The interview err?

Posted: 19/03/2009 in Uncategorized


For a person who is just scratching their way through the ranks of being a new artist, it’s just one annoying task after another to get your work heard.  After you’ve picked up the kids after school, helped your mate work on his car, you now have to find the time to practice that new melody, rewrite that new song or mix down that track you recorded last week.

But after weeks of fighting to get your name/work out there, your day has finally come for an interview with your local music mag or newspaper. Now you may be thinking, heres a great chance to expose my work to potential fans. Prepare to have your progress meter knocked back to zero.  No matter how great your work is or the amount of potential you have, your music is about 50 percent of what that article is going to be about.  Prepare to explain where you work during the day, answer questions about family or explain the hardest part of the music business. 

Now one can argue that these unrelated music questions are to help the reader learn more about the artist.  Bullshit, if I wanted to get to know artists better in their personal lives I would read the tabloids.  If I don’t know the band or their work, I could careless about what they do for a living or anything else personal.  If I’ve never heard of the artist, tell my why I should be listening to them- intrigue me.  And by no means am I blaming the artist, especially if it’s their first interview.  I blame the interviewer.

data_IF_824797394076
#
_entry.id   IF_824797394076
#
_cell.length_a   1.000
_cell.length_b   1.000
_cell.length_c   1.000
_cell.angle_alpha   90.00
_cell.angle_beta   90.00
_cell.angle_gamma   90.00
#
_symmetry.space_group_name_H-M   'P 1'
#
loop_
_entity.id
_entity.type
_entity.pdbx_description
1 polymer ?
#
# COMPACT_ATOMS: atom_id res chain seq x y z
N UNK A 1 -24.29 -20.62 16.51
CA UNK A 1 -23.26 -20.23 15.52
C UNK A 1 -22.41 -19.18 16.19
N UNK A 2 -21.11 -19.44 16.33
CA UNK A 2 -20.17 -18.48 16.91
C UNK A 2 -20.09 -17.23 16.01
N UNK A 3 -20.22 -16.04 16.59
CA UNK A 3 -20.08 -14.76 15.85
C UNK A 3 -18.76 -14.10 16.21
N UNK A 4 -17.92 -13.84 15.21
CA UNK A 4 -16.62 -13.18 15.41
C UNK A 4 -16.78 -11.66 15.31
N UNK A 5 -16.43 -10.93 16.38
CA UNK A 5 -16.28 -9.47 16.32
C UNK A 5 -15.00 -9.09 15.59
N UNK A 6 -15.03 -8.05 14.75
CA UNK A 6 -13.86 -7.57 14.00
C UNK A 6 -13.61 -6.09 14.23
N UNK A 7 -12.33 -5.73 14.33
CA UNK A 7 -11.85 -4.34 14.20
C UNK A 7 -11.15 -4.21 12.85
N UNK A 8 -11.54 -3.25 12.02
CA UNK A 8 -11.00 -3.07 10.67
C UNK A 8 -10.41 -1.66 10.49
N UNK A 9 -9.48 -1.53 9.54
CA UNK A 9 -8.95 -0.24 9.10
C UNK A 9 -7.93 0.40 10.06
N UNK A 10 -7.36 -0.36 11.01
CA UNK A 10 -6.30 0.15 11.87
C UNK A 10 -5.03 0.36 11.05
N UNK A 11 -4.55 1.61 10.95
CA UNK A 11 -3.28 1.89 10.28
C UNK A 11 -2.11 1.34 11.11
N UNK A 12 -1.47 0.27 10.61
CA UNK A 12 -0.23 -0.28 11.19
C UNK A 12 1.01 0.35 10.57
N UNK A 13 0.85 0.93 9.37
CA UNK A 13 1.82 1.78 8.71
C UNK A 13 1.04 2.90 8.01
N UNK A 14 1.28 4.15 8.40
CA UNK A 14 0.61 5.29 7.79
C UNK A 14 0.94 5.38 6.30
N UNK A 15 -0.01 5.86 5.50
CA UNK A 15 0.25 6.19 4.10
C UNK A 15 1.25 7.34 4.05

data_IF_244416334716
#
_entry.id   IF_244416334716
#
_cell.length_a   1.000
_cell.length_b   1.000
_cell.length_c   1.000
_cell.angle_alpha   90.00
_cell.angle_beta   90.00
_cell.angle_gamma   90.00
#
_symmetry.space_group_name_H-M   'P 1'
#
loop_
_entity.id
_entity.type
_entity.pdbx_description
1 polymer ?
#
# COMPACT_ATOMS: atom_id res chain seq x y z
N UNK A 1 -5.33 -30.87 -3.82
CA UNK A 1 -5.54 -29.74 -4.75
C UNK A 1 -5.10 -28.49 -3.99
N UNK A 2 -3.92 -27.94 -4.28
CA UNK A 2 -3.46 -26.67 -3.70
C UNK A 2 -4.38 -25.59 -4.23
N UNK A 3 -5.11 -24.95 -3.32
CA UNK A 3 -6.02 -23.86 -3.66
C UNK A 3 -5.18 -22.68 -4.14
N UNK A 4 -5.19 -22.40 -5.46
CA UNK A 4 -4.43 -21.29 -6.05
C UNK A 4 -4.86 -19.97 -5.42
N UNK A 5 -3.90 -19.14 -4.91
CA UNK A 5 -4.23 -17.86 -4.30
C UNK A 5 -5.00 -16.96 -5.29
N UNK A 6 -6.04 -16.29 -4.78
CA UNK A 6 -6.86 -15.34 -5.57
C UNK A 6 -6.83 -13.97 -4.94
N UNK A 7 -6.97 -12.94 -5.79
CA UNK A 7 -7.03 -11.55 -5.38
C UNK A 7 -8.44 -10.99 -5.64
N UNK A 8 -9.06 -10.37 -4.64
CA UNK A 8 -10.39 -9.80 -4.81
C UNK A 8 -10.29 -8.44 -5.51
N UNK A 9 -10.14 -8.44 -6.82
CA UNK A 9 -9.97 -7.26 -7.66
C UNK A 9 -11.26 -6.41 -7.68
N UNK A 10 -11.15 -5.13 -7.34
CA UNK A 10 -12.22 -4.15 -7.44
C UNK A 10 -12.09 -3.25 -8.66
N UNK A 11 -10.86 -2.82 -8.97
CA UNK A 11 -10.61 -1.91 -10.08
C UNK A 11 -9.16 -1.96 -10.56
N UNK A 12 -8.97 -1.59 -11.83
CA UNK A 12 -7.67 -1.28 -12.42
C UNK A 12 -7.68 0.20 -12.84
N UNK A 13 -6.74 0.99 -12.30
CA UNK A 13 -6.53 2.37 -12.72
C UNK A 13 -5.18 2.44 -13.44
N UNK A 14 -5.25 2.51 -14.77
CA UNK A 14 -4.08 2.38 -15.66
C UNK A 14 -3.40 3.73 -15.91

If their hit song is “Smokes and Stilettos”, I wanna hear about the after hour debauchery thats in the song and what influenced it. If their live shows always end with security breaking up premature riots- make me want to be there in the mix! I want to hear about what makes the artist’s work standout, why I should be running out to grab their record or see them perform. Their vocal performance is rough and in your face, the bassist has a sixth finger so he plays a bit weird, all this shit is what makes me want to learn more about the band.  Knowing what the lead singer does from 9-5 or where the drummer buys his coffee doesn’t make me interested in the music.

Interview the ARTIST not the PERSON


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